But this response can't account for our answer to question #2...


So what can?

3) Reasons for thinking these ideas may be incomplete

w/respect to compassion

4) One possible solution: indirect reciprocity

"Individual selection can nevertheless favour cooperative strategies directed towards recipients that have helped others in the past. Cooperation pays because it confers the image of a valuable community member to the cooperating individual."


-Nowak and Sigmund, 1998


Required: memory and mental reputation-tracking software,  and an environment in which reputational information is easily shared

4) So why be nice to strangers/feel worse for the relatively less fortunate?

Because your behavior is being tracked. The knowledge of how you behave will have reputational consequences - fitness costs or benefits. 


The long-term benefits to being nice that would have tended to accrue from your sterling reputation may have outweighed the costs.


There's evidence this is still the case today:


"Here we show experimentally that donations made in public to a well-known relief organization

resulted both in increased income (that the donors received from the members of their group) and in

enhanced political reputation (they were elected to represent the interests of their group). Donations may

thus function as an honest signal for one’s social reliability."

 -Manfred Milinski, Dirk Semmann and Hans-Ju¨ rgen Krambeck, 2002 

4) Integrating indirect reciprocity with compassion

One of the questions posed earlier was "why do we feel MORE compassion for people the worse off they are?"


The proposed solution under consideration is indirect reciprocity - that the activation of our compassion and the behaviors that emotion tends to generate precisely when the target of those behaviors is LEAST likely to be able to reciprocate them sends the strongest signal to third party observers that we are honest, generous, potentially fruitful future partners worth cooperating with. And, as further motivation for third party observers to engage with compassionate actors, in the event those third party members find themselves in dire straights, they have insurance in the form of their new cooperative allies who've already shown themselves to be willing to confer fitness benefits on the least fortunate.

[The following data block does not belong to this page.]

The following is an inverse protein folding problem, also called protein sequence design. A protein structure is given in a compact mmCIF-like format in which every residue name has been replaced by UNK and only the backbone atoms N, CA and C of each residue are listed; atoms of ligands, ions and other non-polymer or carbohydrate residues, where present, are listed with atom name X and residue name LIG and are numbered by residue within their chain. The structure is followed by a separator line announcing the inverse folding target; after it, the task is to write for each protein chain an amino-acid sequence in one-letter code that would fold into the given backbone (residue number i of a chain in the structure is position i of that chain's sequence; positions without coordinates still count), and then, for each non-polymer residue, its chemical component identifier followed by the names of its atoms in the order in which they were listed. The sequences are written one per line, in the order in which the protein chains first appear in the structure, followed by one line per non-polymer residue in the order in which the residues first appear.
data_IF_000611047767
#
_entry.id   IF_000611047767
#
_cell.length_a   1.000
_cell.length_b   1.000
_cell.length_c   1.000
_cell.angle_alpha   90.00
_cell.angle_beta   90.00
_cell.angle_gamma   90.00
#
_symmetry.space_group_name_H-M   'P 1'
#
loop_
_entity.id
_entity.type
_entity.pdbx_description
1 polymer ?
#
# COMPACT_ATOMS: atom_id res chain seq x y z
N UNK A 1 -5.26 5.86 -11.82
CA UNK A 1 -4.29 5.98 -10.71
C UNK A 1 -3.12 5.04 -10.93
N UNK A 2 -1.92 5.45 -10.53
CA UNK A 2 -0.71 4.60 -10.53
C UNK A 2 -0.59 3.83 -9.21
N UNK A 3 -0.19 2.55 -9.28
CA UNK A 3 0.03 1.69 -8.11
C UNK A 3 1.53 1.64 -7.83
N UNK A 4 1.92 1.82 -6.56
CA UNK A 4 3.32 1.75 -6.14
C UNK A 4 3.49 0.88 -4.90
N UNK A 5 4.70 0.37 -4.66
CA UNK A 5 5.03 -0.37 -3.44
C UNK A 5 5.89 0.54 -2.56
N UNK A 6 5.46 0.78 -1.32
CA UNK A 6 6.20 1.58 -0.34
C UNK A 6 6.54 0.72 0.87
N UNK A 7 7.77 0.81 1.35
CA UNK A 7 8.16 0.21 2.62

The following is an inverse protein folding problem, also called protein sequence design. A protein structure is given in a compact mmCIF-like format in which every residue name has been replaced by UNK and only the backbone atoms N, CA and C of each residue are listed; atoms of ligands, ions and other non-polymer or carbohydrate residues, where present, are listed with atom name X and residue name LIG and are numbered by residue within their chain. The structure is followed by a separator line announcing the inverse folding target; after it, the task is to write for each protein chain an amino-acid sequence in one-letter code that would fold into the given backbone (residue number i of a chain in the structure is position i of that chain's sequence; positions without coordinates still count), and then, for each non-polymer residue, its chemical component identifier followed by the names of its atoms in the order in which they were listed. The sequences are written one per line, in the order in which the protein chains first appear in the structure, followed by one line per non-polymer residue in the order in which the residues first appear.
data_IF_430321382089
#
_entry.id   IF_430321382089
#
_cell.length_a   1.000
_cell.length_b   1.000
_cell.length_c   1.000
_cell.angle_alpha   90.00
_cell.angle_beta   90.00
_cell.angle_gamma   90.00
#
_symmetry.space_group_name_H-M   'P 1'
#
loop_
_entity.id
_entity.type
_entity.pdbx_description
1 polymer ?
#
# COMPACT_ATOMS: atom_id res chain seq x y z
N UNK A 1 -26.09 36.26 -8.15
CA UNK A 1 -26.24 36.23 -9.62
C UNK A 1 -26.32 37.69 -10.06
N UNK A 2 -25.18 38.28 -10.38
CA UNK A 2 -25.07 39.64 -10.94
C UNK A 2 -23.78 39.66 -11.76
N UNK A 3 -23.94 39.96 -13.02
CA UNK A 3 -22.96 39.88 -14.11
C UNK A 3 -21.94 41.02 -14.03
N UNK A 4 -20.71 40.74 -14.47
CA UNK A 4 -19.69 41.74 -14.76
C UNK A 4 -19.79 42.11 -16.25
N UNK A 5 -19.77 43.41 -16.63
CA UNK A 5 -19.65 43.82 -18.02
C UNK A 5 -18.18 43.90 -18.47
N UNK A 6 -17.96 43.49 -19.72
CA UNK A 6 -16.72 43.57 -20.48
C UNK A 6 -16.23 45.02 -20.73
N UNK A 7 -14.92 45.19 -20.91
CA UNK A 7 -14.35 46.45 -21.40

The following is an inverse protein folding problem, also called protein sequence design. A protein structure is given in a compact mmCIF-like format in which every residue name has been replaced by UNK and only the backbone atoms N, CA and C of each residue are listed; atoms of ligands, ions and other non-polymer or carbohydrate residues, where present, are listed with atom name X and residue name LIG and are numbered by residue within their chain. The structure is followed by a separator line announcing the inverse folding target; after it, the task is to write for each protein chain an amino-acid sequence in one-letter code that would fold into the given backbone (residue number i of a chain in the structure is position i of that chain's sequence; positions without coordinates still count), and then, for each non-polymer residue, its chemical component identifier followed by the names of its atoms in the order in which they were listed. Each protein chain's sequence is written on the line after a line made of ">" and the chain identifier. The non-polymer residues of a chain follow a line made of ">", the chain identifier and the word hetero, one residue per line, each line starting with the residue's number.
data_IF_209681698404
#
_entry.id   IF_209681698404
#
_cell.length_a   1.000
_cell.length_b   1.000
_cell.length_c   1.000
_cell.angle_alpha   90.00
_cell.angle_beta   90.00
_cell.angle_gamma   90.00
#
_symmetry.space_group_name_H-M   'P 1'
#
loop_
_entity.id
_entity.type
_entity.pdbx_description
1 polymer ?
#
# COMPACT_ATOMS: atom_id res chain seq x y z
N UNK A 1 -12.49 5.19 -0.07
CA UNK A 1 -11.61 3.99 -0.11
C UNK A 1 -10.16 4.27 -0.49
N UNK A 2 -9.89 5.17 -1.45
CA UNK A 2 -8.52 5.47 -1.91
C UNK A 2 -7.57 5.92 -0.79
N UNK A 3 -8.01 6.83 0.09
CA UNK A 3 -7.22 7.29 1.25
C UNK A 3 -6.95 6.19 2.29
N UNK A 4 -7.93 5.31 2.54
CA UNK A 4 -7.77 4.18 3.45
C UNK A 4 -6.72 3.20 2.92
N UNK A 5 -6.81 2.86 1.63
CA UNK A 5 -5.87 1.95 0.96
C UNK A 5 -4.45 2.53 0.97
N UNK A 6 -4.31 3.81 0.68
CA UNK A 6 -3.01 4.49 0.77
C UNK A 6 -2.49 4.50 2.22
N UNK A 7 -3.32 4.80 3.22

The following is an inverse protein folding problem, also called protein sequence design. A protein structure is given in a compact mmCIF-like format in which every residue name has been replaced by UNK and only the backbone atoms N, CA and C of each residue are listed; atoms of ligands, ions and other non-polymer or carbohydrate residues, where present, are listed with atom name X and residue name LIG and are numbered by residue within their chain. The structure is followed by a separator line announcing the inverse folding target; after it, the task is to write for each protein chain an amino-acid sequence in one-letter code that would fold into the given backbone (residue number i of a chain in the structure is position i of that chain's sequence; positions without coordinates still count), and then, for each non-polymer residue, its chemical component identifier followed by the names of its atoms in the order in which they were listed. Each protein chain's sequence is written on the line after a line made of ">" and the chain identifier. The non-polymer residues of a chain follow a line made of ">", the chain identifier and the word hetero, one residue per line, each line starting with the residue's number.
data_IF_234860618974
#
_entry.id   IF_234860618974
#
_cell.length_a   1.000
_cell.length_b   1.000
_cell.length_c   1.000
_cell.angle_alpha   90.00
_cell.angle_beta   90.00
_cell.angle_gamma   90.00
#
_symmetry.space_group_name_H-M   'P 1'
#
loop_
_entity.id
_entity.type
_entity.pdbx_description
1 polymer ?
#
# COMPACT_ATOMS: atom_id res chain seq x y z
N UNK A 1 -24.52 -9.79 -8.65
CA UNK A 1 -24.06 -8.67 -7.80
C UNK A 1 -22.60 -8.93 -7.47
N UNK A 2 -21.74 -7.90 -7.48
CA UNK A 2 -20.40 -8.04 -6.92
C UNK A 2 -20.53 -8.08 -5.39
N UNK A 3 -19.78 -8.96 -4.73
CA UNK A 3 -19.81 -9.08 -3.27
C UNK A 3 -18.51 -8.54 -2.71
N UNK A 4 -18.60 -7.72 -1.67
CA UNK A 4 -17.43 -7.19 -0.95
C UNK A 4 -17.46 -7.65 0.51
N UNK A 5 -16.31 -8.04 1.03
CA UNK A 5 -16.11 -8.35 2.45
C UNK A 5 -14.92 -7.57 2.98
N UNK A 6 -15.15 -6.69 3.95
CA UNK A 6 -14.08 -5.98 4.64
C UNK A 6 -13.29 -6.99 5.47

4) Implications for compassion

Recall the working definition of compassion I provided earlier: a moral emotion designed to encourage one to display behaviors indicative of a higher WTR toward a target or group of targets.


"display behaviors Indicative of a higher WTR," is not necessarily synonymous with "behave in ways that confer benefits."


IMPORTANT: if compassion for needy strangers evolved through indirect reciprocity, then its function was not conferring benefits per se, but was instead to send signals of one's cooperativeness to third parties.



4) Implications for compassion (cont'd)

4) Implications for compassion (cont'd)

Therefore, distinguishing between two kinds of compassion is warranted (I think): 

1) Compassion designed to confer benefits (to kin, close social partners, e.g. spouses) and

2) Compassion for needy strangers - designed to signal generosity (i.e. commonly conferring benefits as a MEANS, not the end in and of itself).



4) Offer one possible solution to the problem